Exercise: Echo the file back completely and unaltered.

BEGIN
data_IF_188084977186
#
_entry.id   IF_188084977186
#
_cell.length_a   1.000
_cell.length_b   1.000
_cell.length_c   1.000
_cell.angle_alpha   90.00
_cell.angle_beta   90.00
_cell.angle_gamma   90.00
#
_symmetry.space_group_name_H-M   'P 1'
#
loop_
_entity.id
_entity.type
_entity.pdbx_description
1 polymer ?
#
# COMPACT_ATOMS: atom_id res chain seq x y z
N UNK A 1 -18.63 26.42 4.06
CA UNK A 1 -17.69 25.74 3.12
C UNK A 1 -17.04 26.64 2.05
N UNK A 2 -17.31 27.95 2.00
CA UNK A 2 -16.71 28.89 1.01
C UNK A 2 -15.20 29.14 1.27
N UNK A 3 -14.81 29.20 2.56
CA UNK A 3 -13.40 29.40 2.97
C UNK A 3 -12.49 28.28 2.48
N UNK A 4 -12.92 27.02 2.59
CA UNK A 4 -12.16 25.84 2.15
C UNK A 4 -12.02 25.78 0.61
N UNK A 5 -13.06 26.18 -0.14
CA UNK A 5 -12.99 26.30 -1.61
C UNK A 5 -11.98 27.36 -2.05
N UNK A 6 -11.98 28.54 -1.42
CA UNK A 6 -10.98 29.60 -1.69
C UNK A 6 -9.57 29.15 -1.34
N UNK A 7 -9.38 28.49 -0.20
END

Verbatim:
data_IF_188084977186
#
_entry.id   IF_188084977186
#
_cell.length_a   1.000
_cell.length_b   1.000
_cell.length_c   1.000
_cell.angle_alpha   90.00
_cell.angle_beta   90.00
_cell.angle_gamma   90.00
#
_symmetry.space_group_name_H-M   'P 1'
#
loop_
_entity.id
_entity.type
_entity.pdbx_description
1 polymer ?
#
# COMPACT_ATOMS: atom_id res chain seq x y z
N UNK A 1 -18.63 26.42 4.06
CA UNK A 1 -17.69 25.74 3.12
C UNK A 1 -17.04 26.64 2.05
N UNK A 2 -17.31 27.95 2.00
CA UNK A 2 -16.71 28.89 1.01
C UNK A 2 -15.20 29.14 1.27
N UNK A 3 -14.81 29.20 2.56
CA UNK A 3 -13.40 29.40 2.97
C UNK A 3 -12.49 28.28 2.48
N UNK A 4 -12.92 27.02 2.59
CA UNK A 4 -12.16 25.84 2.15
C UNK A 4 -12.02 25.78 0.61
N UNK A 5 -13.06 26.18 -0.14
CA UNK A 5 -12.99 26.30 -1.61
C UNK A 5 -11.98 27.36 -2.05
N UNK A 6 -11.98 28.54 -1.42
CA UNK A 6 -10.98 29.60 -1.69
C UNK A 6 -9.57 29.15 -1.34
N UNK A 7 -9.38 28.49 -0.20